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Apple Bought Beats for Its Future Apple TV, Says Steve Jobs' Biographer


Suggested by Steve Jobs' biographer Walter Isaacson, Apple's curious $3.2 billion acquisition of Beats Electronics may be in preparation for a new Apple TV product.

The last few weeks have seen a flurry of high-priced, high-profile acquisitions. Months after Comcast (NASDAQ:CMCSA) announced a $45 billion buyout of Time Warner Cable (NYSE:TWC), Apple (NASDAQ:AAPL), Google (NASDAQ:GOOG), and AT&T (NYSE:T) have reached into their coffers and thrown billions at everything from a satellite service provider to a video game-streaming platform.
But while Comcast and AT&T's acquisitions of cable and satellite providers make perfect sense for their business models -- and much to the detriment of their customers -- no buyout produced more furrowed brows than Apple's $3.2 billion purchase of Beats Electronics.
With Apple already being a major player in online music and sleek hardware, there appears to be little that Beats can offer Apple that it doesn't already have or couldn't easily develop in-house. As Minyanville's Michael Comeau mentioned in his recent piece, Beats' streaming music business may end up being the model for iTunes' future beyond downloadable MP3 files -- though that puts the fate of iTunes Radio into question. And Beats Music, with a mere 200,000 subscribers, pales in comparison to the tens of millions of customers already using Pandora (NYSE:P) and Spotify.
But hardware and streaming music aside, there's one theory that suggests Apple snatched up Beats for video content and the future of Apple TV. That rumor was floated by Steve Jobs' biographer, Walter Isaacson in an interview with Billboard.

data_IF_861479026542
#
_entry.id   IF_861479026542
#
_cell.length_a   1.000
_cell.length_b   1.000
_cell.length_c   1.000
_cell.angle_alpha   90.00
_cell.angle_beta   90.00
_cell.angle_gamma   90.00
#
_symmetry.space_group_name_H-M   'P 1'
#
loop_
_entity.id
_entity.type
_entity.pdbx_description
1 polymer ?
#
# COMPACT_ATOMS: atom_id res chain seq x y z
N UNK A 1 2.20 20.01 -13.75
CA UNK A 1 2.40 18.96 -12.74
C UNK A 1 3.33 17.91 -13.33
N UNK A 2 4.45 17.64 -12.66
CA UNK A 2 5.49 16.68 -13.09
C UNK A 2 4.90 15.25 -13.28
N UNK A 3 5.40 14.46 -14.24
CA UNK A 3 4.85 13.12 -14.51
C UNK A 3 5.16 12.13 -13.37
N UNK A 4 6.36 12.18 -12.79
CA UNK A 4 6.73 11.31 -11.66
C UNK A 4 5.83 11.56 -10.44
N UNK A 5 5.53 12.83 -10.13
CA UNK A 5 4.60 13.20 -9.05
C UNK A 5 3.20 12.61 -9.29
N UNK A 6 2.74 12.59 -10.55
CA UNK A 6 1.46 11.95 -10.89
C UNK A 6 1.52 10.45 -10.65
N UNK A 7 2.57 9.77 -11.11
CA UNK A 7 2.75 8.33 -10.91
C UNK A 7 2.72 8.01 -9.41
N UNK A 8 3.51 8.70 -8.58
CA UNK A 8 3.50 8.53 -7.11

Isaacson believes that Apple views Beats exec and media mogul Jimmy Iovine as an attractive asset to its content business. With his many connections to the media industry and his ability to finagle the types of deals that Apple had difficulty finalizing in the past -- mostly with Apple TV -- Iovine could jump-start the Apple TV brand after the company failed to forge partnerships with content producers and caused it to lose the spotlight to Google's dead-simple and dirt-cheap Chromecast.
Billboard's Dan Lyons writes, "Isaacson thinks the Apple-Beats deal is not about headphones or streaming music but rather is about video. He speculates that Cook wants Iovine to run Apple's content business and help Apple launch the TV product that analysts have been gossiping about for years."
Time will tell the main reason(s) why Apple bought Beats, but if it means a revamped Apple TV that could finally put the hurt on the monopolistic cable industry, we'll wonder no more.

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